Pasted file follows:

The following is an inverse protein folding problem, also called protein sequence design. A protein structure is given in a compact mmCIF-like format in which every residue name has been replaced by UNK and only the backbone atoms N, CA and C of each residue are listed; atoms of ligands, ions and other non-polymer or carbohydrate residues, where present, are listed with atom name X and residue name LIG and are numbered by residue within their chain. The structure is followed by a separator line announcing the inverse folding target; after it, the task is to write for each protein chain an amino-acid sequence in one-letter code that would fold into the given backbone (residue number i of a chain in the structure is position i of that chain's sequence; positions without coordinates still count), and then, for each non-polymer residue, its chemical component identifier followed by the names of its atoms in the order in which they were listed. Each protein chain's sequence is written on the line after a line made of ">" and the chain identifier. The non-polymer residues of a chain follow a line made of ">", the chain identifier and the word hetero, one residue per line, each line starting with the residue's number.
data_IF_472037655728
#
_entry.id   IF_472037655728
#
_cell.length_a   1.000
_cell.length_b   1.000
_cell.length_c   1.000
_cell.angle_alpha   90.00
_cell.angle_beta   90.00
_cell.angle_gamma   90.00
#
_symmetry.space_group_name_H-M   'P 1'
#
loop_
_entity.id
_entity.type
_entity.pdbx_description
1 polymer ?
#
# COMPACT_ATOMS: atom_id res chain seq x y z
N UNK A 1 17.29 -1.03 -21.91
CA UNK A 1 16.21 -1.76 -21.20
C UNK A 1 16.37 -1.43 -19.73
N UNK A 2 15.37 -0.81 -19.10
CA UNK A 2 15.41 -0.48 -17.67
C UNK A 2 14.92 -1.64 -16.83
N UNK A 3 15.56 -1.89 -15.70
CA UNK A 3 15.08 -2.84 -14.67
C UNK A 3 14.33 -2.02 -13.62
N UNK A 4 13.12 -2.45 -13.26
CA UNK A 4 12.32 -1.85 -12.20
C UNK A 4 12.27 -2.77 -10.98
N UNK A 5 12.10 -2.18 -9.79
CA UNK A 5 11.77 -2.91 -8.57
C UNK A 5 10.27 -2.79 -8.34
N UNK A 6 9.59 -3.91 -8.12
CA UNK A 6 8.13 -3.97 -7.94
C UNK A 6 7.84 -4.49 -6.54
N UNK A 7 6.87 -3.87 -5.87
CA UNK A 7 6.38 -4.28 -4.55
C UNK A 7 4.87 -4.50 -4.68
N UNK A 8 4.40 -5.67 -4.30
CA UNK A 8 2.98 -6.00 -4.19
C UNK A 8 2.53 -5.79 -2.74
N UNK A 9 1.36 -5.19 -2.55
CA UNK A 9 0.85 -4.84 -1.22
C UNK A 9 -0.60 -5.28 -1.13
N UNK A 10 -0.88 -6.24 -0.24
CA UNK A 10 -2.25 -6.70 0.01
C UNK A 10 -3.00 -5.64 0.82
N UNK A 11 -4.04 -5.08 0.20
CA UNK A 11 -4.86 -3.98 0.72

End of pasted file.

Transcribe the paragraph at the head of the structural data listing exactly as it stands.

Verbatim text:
The following is an inverse protein folding problem, also called protein sequence design. A protein structure is given in a compact mmCIF-like format in which every residue name has been replaced by UNK and only the backbone atoms N, CA and C of each residue are listed; atoms of ligands, ions and other non-polymer or carbohydrate residues, where present, are listed with atom name X and residue name LIG and are numbered by residue within their chain. The structure is followed by a separator line announcing the inverse folding target; after it, the task is to write for each protein chain an amino-acid sequence in one-letter code that would fold into the given backbone (residue number i of a chain in the structure is position i of that chain's sequence; positions without coordinates still count), and then, for each non-polymer residue, its chemical component identifier followed by the names of its atoms in the order in which they were listed. Each protein chain's sequence is written on the line after a line made of ">" and the chain identifier. The non-polymer residues of a chain follow a line made of ">", the chain identifier and the word hetero, one residue per line, each line starting with the residue's number.